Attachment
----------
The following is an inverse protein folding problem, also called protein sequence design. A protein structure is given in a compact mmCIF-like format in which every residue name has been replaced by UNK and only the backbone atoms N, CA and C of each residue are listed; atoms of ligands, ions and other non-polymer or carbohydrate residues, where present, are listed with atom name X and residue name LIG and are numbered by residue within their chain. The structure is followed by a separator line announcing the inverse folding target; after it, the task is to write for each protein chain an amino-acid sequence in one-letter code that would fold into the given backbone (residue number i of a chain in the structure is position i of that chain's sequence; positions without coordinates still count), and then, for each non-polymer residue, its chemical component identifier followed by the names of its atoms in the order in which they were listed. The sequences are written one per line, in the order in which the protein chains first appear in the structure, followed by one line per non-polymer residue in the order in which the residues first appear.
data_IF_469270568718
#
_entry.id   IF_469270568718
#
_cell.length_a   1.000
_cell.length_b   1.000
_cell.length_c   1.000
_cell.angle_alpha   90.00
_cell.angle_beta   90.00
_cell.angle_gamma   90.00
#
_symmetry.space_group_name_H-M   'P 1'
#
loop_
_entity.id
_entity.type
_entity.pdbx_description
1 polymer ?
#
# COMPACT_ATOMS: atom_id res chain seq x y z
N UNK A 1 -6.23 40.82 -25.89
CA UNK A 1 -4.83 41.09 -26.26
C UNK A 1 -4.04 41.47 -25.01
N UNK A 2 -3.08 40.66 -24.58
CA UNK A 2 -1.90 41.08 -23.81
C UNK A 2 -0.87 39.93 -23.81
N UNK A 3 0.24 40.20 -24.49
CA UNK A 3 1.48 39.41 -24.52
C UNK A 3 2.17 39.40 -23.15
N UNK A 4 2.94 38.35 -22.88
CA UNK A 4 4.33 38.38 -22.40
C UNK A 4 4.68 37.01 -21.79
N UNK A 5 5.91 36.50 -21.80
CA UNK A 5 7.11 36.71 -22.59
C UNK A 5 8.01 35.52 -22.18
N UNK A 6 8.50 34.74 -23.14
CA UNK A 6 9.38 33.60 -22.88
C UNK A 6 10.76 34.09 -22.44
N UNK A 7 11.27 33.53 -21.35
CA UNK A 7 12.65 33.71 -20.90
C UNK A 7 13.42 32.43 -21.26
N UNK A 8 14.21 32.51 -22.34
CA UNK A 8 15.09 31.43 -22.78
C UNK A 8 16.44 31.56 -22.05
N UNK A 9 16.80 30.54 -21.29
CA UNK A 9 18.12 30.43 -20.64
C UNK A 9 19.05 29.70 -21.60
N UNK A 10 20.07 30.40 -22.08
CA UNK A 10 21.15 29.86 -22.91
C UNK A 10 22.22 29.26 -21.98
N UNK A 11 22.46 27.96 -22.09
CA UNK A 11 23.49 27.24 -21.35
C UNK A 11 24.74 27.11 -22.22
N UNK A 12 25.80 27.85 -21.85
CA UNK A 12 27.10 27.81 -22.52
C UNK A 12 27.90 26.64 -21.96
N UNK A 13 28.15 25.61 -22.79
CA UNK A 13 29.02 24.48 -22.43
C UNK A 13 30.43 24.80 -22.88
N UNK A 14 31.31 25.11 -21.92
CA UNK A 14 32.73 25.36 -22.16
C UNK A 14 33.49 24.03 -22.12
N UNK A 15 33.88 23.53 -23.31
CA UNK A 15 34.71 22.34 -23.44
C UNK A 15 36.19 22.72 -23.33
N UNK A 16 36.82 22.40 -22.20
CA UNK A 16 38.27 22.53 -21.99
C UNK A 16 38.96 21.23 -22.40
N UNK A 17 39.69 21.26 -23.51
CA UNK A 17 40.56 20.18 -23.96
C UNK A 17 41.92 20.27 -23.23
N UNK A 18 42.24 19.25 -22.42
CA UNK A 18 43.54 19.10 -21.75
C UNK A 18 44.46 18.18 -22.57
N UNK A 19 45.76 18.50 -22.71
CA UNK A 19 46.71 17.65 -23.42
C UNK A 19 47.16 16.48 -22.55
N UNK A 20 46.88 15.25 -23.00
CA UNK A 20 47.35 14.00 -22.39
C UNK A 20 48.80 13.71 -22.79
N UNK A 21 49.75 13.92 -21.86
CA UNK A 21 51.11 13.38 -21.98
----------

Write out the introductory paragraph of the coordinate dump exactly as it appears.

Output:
The following is an inverse protein folding problem, also called protein sequence design. A protein structure is given in a compact mmCIF-like format in which every residue name has been replaced by UNK and only the backbone atoms N, CA and C of each residue are listed; atoms of ligands, ions and other non-polymer or carbohydrate residues, where present, are listed with atom name X and residue name LIG and are numbered by residue within their chain. The structure is followed by a separator line announcing the inverse folding target; after it, the task is to write for each protein chain an amino-acid sequence in one-letter code that would fold into the given backbone (residue number i of a chain in the structure is position i of that chain's sequence; positions without coordinates still count), and then, for each non-polymer residue, its chemical component identifier followed by the names of its atoms in the order in which they were listed. The sequences are written one per line, in the order in which the protein chains first appear in the structure, followed by one line per non-polymer residue in the order in which the residues first appear.